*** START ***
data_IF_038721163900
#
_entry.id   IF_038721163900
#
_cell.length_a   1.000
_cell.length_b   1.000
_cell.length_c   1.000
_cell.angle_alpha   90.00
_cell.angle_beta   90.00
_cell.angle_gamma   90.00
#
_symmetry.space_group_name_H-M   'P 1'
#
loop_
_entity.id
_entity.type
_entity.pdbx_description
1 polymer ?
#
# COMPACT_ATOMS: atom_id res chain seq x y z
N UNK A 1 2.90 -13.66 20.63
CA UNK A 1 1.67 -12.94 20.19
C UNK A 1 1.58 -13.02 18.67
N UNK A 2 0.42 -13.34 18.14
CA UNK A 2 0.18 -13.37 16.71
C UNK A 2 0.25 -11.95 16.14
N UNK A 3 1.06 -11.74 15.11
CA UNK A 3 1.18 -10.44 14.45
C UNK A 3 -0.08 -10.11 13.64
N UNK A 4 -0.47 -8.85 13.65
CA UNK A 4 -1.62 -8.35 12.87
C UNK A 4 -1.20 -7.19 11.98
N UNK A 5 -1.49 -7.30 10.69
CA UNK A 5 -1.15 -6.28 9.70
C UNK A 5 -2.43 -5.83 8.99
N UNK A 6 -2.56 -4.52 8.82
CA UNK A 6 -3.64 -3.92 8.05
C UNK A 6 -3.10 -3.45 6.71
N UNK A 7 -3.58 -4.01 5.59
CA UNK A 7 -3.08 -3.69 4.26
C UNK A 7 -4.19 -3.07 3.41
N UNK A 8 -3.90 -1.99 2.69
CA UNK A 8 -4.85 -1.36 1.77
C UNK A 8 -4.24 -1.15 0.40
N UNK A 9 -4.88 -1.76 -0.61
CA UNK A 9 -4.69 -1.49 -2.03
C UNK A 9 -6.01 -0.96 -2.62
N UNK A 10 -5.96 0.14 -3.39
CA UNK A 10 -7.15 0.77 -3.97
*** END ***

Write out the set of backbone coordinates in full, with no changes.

data_IF_038721163900
#
_entry.id   IF_038721163900
#
_cell.length_a   1.000
_cell.length_b   1.000
_cell.length_c   1.000
_cell.angle_alpha   90.00
_cell.angle_beta   90.00
_cell.angle_gamma   90.00
#
_symmetry.space_group_name_H-M   'P 1'
#
loop_
_entity.id
_entity.type
_entity.pdbx_description
1 polymer ?
#
# COMPACT_ATOMS: atom_id res chain seq x y z
N UNK A 1 2.90 -13.66 20.63
CA UNK A 1 1.67 -12.94 20.19
C UNK A 1 1.58 -13.02 18.67
N UNK A 2 0.42 -13.34 18.14
CA UNK A 2 0.18 -13.37 16.71
C UNK A 2 0.25 -11.95 16.14
N UNK A 3 1.06 -11.74 15.11
CA UNK A 3 1.18 -10.44 14.45
C UNK A 3 -0.08 -10.11 13.64
N UNK A 4 -0.47 -8.85 13.65
CA UNK A 4 -1.62 -8.35 12.87
C UNK A 4 -1.20 -7.19 11.98
N UNK A 5 -1.49 -7.30 10.69
CA UNK A 5 -1.15 -6.28 9.70
C UNK A 5 -2.43 -5.83 8.99
N UNK A 6 -2.56 -4.52 8.82
CA UNK A 6 -3.64 -3.92 8.05
C UNK A 6 -3.10 -3.45 6.71
N UNK A 7 -3.58 -4.01 5.59
CA UNK A 7 -3.08 -3.69 4.26
C UNK A 7 -4.19 -3.07 3.41
N UNK A 8 -3.90 -1.99 2.69
CA UNK A 8 -4.85 -1.36 1.77
C UNK A 8 -4.24 -1.15 0.40
N UNK A 9 -4.88 -1.76 -0.61
CA UNK A 9 -4.69 -1.49 -2.03
C UNK A 9 -6.01 -0.96 -2.62
N UNK A 10 -5.96 0.14 -3.39
CA UNK A 10 -7.15 0.77 -3.97